Voices of the Azure Community-Vladimir Stefanović, MVP, MCT Regional Lead, Serbia

A warm welcome to Vladimir Stefanović, MVP; Founder of the Azure User Group Serbia and organiser of Azure Saturday,  as he joins us for ‘Voices of the Azure Community’.

We hope you enjoy this insight into the work Vladimir carries out to support the Azure Community

Please tell us about your own role.

Hello all. I work as a Cloud Solution Architect for a Serbian company SuperAdmins, where I lead a team that is dedicated to Azure operations, as well as the other Microsoft related services. More than 10 years of experience, numerous delivered training and projects, Microsoft MVP and MCT Regional Lead titles, definitely makes my career successful. I’m also an active conference speaker, having spoken at a long list of conferences around the globe. With my colleague and friend, Aleksandar Nikolic, I started Azure User Group in Serbia, the first Azure User Group in this part of Europe. Also, this year we successfully organized the first Azure dedicated conference, Azure Saturday (www.azuresaturday.rs) in Belgrade, Serbia, that collects together speakers from Europe and region for a full-day dedicated free Azure event.

Please outline your involvement with the Azure Serbia User Group & community?

We have started with the Azure User Group Serbia in late 2018. The idea of a founding user group was initiated from “my kitchen.” Aleksandar jumped into the user group activities quickly, so we can say that group is led by two of us. Today, after 20 months of the user group existence, we can proudly say that we had 12 meetups and one big community conference organized behind us. Of course, more than 200 people are members of our user group.

What are the greatest benefits of getting involved with the Group for attendees?

Connections with people and knowledge sharing are definitely the most significant benefit. Although we are a small market, I’m delighted that the number of people that follow us at the meetings, growing day by day. Also, their interaction in sessions proves that we are doing a good job.


In your opinion, what is the most exciting thing about working with Azure?

I started work with Azure 4 years ago when I began to transform my traditional system administrator job. As someone who works in a service provider company that is responsible for providing infrastructure and support clients, I worked at all “layers” of the IT lifecycle. But, with Azure, things are definitely changed. You don’t need to take care of physical infrastructure, you can focus on your workload and how to improve it using services that Azure offers. While many of the IT population was scared and concerned with Azure, I started with improving my skills and learning new things, such as automation tools and languages.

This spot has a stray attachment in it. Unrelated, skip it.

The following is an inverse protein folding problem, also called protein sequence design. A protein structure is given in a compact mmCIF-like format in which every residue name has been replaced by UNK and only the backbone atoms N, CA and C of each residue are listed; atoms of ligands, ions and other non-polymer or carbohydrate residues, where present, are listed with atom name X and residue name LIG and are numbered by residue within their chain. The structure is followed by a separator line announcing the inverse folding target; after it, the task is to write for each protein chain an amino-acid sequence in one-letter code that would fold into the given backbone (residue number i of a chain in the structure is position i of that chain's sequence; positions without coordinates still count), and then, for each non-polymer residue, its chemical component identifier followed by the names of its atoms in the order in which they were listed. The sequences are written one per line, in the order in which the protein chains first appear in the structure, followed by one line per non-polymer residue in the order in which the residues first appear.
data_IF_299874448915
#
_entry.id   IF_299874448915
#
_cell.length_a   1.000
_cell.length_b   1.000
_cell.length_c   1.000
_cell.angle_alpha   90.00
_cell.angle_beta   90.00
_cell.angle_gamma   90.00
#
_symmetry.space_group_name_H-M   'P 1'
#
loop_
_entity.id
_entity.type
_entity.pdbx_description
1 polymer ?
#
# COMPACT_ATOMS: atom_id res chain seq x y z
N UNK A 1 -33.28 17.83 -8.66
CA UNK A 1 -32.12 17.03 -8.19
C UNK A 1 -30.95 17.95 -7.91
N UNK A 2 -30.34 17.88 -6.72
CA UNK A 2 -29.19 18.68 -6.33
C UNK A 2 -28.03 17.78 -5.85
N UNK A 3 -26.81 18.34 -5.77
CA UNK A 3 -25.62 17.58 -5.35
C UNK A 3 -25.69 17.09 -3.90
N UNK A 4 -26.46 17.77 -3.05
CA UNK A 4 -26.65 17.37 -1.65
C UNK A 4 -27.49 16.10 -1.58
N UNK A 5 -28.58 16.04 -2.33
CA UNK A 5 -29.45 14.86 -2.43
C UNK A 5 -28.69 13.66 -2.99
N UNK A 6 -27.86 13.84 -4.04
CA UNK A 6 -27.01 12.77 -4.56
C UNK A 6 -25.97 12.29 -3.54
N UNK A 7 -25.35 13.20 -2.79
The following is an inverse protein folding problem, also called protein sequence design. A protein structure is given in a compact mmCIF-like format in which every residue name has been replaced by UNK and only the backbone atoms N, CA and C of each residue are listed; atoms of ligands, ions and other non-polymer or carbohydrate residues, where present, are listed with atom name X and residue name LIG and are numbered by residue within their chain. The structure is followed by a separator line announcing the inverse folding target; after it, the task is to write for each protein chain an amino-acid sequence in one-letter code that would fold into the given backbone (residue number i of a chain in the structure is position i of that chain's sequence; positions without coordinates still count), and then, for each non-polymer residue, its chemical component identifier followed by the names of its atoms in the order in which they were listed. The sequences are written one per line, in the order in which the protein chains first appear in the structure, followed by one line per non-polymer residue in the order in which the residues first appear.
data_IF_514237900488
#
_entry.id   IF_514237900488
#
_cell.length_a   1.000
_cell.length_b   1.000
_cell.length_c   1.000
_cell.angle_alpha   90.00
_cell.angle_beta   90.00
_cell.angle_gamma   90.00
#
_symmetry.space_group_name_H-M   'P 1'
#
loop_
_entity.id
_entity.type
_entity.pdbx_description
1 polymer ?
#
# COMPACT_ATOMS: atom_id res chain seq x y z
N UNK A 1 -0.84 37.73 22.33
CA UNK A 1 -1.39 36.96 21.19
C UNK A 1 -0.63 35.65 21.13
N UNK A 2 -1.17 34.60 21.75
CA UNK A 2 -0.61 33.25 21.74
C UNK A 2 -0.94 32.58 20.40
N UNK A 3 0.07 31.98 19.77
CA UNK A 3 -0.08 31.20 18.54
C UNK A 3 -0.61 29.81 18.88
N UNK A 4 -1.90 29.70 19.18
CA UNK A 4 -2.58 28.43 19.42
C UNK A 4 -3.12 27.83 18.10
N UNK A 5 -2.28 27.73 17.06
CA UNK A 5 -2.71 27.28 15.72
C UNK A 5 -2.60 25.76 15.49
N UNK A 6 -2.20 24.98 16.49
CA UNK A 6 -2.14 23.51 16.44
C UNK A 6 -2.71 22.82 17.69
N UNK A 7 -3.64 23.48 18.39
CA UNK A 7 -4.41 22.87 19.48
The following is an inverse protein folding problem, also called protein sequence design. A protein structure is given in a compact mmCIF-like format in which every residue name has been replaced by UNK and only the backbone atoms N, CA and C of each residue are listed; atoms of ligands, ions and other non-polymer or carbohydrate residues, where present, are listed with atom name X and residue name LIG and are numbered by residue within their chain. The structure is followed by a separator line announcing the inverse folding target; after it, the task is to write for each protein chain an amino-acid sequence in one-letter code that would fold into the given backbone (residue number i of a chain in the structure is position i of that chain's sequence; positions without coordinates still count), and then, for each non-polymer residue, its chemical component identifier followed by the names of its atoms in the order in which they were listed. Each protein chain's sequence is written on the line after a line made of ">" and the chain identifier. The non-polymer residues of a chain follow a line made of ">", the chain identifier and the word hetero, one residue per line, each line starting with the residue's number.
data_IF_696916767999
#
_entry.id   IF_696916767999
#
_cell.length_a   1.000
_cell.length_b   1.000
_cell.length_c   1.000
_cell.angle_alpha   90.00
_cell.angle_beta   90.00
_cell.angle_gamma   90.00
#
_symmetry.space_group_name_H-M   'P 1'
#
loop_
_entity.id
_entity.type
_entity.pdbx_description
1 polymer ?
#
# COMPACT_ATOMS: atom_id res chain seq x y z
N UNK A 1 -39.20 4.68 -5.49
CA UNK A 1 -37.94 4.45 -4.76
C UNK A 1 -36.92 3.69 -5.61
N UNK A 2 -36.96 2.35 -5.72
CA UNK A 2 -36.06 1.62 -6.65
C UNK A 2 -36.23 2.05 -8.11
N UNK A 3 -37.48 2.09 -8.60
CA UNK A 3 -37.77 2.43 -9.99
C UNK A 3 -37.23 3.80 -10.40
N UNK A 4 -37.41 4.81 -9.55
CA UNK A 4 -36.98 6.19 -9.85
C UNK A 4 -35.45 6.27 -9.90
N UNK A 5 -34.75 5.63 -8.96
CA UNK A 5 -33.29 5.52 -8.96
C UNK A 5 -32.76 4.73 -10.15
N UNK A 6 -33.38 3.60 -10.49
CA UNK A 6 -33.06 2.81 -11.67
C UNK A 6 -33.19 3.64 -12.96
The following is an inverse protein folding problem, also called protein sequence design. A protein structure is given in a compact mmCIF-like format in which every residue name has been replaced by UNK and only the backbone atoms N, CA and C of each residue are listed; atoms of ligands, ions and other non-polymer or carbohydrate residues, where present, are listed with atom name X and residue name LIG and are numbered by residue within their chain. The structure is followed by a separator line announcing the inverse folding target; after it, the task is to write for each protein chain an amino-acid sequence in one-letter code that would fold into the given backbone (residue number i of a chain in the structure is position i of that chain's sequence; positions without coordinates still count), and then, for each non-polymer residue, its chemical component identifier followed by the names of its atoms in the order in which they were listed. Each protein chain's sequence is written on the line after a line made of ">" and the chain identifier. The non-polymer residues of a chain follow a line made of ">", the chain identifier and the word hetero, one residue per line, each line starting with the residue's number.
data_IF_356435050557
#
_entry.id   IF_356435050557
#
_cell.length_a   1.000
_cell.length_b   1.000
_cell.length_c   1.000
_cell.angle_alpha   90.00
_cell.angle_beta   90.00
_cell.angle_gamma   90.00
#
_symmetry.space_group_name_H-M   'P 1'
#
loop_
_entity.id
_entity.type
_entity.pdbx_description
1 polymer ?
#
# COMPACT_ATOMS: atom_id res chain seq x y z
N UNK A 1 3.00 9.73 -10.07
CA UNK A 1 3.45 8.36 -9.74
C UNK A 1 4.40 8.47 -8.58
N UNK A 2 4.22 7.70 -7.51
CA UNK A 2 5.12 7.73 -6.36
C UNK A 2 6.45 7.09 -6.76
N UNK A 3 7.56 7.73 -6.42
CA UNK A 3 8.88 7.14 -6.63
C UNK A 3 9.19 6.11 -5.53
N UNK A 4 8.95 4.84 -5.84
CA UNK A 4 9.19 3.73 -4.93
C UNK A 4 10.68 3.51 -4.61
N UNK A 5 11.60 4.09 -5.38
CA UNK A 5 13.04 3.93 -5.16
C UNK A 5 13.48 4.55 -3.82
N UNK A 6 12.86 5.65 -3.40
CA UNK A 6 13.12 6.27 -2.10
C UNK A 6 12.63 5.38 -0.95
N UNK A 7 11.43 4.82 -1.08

What is your favorite Azure Product, and why?

There is a lot of Azure services that I like, but Virtual Machine Scale Sets and App Service are on the top of my list. I came from the SysOps world with rich experience with delivering infrastructures for web portals. VMSS and App Service help us to transform some of the clients and move their workloads to Azure, with improved embedded capabilities, such as auto-scaling and application logging.

What are the key skills required to make a great Azure Developer / Architect?

There is not rocket science. You need to have a deep understanding of Azure services with in-depth knowledge of services in a specific area. Learning, as a top activity in the lifecycle, needs to be an ongoing and never-ending process due to frequent changes in Azure.

What in your opinion has been the biggest advance in Azure in the past 18 months?

Definitely, Azure’s most significant advantage is the number of available and announced regions, as well as the improving of a lot of services. That allows many industries from specific areas to move their workloads to Azure, especially if they need to handle sensitive data.

What are the biggest challenges you face working with Azure?

From a technical perspective, there were a few challenges I faced over the last years, and all of them are completed successfully. But, the biggest challenge that is still on board is related to the clients. Over and over again, I need to spend dozens of hours explaining to them a proposed solution in detail. I think that is not a regional-based issue because a lot of my friends and colleagues around the world have the same problem.

With the COVID-19 crisis, how have Azure Serbia adapted to continue to provide valuable support and connections to the Azure Community?

Like other user groups, as well as the many conferences, we moved our meeting to the digital experience. Honestly, we had a few online meetups earlier, as an experiment, but now that is the only possible solution. Also, all user groups from the ex-Yu region are now tightly connected because online events don’t have boundaries, so we are working together on some events.

How did you become an MVP? Do you have suggestions for other community members who hope to become MVPs?

That was a long process. Over the years, I was involved in community activities, in the first place as a speaker and later as a user group founder and leader. Hours of delivered sessions on regional conferences, as well as on the international, and dozens of blog posts, are something that definitely helped me to achieve the Microsoft Azure MVP award. For all of those who are interested in a Microsoft MVP award, I have a few bits of advice. Be more active in community activities, share your knowledge selflessly, and share what you do. Of course, this is not possible if you don’t like to do that.

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